And that brings me to the third factor – timescale.  Looking back, it seems to me to be quite rare that the initial judgement made of any political leader stands the test of history.  Some get re-evaluated upwards, others downwards.  Two reasons for that immediately strike me.
The first of those is that more information, facts, and opinions emerge over time.  History, rather than hagiography, requires that more rounded set of inputs.
But the second, and the more important, is that the passage of time provides context.  And any period of political leadership needs to be judged in the context of what follows it as well as what precedes it.  It is only the passage of time which can provide that context.
To return to the specific subject of Gareth’s original post, namely a judgement on the 12 years which Ieuan Wyn Jones will have spent as the leader of Plaid Cymru, there are a number of possible sequences of events which can follow from this point on.  I choose two not because there are only two, nor because they are necessarily the most probable, but because they illustrate the importance of historical perspective in making a judgement.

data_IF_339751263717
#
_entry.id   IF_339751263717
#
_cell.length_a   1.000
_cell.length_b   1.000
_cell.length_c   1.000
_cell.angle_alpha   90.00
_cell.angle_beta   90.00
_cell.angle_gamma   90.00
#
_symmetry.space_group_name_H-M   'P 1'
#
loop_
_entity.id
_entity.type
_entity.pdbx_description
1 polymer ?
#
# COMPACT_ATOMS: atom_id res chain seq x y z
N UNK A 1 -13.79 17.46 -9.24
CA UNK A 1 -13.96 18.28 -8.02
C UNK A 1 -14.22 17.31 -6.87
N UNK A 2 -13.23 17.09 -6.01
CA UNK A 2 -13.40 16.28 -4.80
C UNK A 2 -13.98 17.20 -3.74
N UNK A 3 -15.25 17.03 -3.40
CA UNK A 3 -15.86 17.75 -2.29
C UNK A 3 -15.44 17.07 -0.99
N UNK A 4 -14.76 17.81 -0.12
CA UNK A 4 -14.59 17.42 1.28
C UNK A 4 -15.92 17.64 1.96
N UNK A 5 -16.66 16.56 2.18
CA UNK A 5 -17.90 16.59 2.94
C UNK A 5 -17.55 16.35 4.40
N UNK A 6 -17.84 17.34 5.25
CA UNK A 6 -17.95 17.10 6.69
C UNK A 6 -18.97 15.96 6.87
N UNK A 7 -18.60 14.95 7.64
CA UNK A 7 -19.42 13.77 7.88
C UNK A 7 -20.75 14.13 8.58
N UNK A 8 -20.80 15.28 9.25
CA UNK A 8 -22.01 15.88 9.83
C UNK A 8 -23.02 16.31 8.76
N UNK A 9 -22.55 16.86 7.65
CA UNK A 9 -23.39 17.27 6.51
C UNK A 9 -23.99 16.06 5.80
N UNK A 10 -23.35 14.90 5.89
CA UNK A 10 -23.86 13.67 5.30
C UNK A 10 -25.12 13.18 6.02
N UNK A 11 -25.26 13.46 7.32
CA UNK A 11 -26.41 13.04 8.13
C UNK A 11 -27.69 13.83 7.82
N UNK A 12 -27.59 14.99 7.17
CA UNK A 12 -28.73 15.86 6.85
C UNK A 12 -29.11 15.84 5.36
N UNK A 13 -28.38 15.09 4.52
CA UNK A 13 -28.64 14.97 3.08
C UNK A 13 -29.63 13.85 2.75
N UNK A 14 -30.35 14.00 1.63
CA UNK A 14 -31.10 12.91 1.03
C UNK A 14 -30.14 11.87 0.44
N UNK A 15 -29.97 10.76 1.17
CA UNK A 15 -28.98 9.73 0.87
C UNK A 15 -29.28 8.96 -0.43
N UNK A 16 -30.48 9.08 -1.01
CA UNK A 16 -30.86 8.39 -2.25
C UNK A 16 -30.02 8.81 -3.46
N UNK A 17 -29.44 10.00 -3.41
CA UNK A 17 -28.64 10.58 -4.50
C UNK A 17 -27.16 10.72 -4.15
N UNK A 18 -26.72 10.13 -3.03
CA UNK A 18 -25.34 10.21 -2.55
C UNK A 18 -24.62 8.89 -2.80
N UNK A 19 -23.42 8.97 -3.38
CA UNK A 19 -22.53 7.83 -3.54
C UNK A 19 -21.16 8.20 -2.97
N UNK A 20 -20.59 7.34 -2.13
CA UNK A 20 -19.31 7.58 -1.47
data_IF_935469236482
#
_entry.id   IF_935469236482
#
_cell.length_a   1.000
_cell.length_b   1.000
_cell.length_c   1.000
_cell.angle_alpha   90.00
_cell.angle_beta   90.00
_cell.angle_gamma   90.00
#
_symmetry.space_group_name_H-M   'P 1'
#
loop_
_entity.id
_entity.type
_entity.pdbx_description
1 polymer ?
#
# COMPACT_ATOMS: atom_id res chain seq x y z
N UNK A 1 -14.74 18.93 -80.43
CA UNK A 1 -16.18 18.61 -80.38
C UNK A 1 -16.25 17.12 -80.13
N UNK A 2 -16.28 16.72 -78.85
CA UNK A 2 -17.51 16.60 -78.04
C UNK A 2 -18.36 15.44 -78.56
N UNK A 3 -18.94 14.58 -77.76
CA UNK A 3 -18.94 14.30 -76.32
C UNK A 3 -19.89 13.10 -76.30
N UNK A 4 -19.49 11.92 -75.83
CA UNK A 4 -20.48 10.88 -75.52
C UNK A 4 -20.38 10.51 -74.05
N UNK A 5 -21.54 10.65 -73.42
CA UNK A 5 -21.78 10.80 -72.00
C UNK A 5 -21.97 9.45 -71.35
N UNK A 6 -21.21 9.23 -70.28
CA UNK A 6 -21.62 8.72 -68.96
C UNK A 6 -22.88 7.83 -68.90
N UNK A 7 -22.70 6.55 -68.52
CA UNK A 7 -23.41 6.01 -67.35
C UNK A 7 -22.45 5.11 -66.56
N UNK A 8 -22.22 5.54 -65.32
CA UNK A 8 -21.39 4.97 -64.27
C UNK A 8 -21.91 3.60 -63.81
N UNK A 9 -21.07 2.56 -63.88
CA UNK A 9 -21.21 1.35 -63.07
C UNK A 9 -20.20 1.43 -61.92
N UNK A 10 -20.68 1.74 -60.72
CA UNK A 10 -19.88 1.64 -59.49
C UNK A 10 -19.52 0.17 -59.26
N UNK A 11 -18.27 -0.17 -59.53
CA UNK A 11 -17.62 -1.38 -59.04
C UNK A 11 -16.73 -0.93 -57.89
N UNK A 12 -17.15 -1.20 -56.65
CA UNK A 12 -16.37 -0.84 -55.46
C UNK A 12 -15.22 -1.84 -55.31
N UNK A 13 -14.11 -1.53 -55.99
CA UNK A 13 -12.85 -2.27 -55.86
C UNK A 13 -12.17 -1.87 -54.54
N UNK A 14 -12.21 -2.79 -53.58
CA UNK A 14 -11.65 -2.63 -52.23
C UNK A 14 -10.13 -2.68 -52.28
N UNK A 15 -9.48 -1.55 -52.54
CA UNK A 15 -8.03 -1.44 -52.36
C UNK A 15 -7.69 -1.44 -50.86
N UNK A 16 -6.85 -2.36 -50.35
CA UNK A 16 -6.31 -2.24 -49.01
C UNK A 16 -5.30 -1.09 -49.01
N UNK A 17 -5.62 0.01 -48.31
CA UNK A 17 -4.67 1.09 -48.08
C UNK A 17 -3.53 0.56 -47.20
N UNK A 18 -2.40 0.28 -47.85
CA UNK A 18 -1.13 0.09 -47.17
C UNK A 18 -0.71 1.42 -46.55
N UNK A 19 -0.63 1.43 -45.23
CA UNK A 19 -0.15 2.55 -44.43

In scenario 1, Plaid simply continues from where Ieuan leaves off.  Its official core aim is regarded as nothing more than a ‘long term aspiration’ to be mentioned as infrequently as possible, and the party becomes a party of government based on an appeal to the same middle ground as the other parties in Wales.  In that context, the last 12 years would be seen as a turning point in the party’s history.
In scenario 2, Plaid rediscovers a sense of historical mission and sets out to shift the focus of political debate towards its own position.  In that context, the last 12 years would be seen as something of an aberration.
Neither approach would necessarily lead to success, of course; but the way in which IWJ came to be regarded in each would be very different indeed.  History is neither kind nor cruel, it just is; and perspective is all in interpreting events.
I don’t agree with Gareth’s conclusion, but I recognise that it’s at least partly a result of looking at the same facts and events and applying a different interpretation to them.  I simply don’t know which view history will eventually uphold.